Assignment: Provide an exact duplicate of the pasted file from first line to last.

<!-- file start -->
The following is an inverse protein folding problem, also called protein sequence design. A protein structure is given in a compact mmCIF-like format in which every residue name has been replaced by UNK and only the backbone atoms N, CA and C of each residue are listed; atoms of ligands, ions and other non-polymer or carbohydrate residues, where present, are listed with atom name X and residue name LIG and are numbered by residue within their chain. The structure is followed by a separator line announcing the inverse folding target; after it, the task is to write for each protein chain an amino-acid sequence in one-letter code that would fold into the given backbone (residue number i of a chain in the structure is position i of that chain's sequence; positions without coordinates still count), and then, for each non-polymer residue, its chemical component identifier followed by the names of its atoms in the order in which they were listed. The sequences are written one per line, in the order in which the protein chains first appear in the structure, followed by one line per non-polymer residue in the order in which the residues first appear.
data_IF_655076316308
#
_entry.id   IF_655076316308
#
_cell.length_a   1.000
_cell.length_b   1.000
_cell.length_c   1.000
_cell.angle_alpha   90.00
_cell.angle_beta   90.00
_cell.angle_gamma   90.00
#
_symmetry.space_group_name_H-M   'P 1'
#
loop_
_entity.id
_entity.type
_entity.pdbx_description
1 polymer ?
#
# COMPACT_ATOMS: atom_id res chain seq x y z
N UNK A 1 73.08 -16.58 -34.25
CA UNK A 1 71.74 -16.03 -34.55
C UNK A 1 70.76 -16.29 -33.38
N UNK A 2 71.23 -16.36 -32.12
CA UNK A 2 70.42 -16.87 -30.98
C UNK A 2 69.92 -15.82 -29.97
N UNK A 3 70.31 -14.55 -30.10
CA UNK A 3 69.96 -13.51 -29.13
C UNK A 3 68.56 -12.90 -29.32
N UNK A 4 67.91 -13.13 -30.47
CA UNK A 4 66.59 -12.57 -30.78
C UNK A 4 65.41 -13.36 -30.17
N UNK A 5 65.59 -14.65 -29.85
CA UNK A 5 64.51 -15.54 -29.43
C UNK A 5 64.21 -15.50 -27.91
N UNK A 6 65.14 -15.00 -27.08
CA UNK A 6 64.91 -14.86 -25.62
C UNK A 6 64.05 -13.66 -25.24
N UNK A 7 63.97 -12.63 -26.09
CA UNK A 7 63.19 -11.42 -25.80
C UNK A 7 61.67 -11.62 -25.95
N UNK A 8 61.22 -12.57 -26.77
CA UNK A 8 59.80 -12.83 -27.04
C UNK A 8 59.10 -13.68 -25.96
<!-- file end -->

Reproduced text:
The following is an inverse protein folding problem, also called protein sequence design. A protein structure is given in a compact mmCIF-like format in which every residue name has been replaced by UNK and only the backbone atoms N, CA and C of each residue are listed; atoms of ligands, ions and other non-polymer or carbohydrate residues, where present, are listed with atom name X and residue name LIG and are numbered by residue within their chain. The structure is followed by a separator line announcing the inverse folding target; after it, the task is to write for each protein chain an amino-acid sequence in one-letter code that would fold into the given backbone (residue number i of a chain in the structure is position i of that chain's sequence; positions without coordinates still count), and then, for each non-polymer residue, its chemical component identifier followed by the names of its atoms in the order in which they were listed. The sequences are written one per line, in the order in which the protein chains first appear in the structure, followed by one line per non-polymer residue in the order in which the residues first appear.
data_IF_655076316308
#
_entry.id   IF_655076316308
#
_cell.length_a   1.000
_cell.length_b   1.000
_cell.length_c   1.000
_cell.angle_alpha   90.00
_cell.angle_beta   90.00
_cell.angle_gamma   90.00
#
_symmetry.space_group_name_H-M   'P 1'
#
loop_
_entity.id
_entity.type
_entity.pdbx_description
1 polymer ?
#
# COMPACT_ATOMS: atom_id res chain seq x y z
N UNK A 1 73.08 -16.58 -34.25
CA UNK A 1 71.74 -16.03 -34.55
C UNK A 1 70.76 -16.29 -33.38
N UNK A 2 71.23 -16.36 -32.12
CA UNK A 2 70.42 -16.87 -30.98
C UNK A 2 69.92 -15.82 -29.97
N UNK A 3 70.31 -14.55 -30.10
CA UNK A 3 69.96 -13.51 -29.13
C UNK A 3 68.56 -12.90 -29.32
N UNK A 4 67.91 -13.13 -30.47
CA UNK A 4 66.59 -12.57 -30.78
C UNK A 4 65.41 -13.36 -30.17
N UNK A 5 65.59 -14.65 -29.85
CA UNK A 5 64.51 -15.54 -29.43
C UNK A 5 64.21 -15.50 -27.91
N UNK A 6 65.14 -15.00 -27.08
CA UNK A 6 64.91 -14.86 -25.62
C UNK A 6 64.05 -13.66 -25.24
N UNK A 7 63.97 -12.63 -26.09
CA UNK A 7 63.19 -11.42 -25.80
C UNK A 7 61.67 -11.62 -25.95
N UNK A 8 61.22 -12.57 -26.77
CA UNK A 8 59.80 -12.83 -27.04
C UNK A 8 59.10 -13.68 -25.96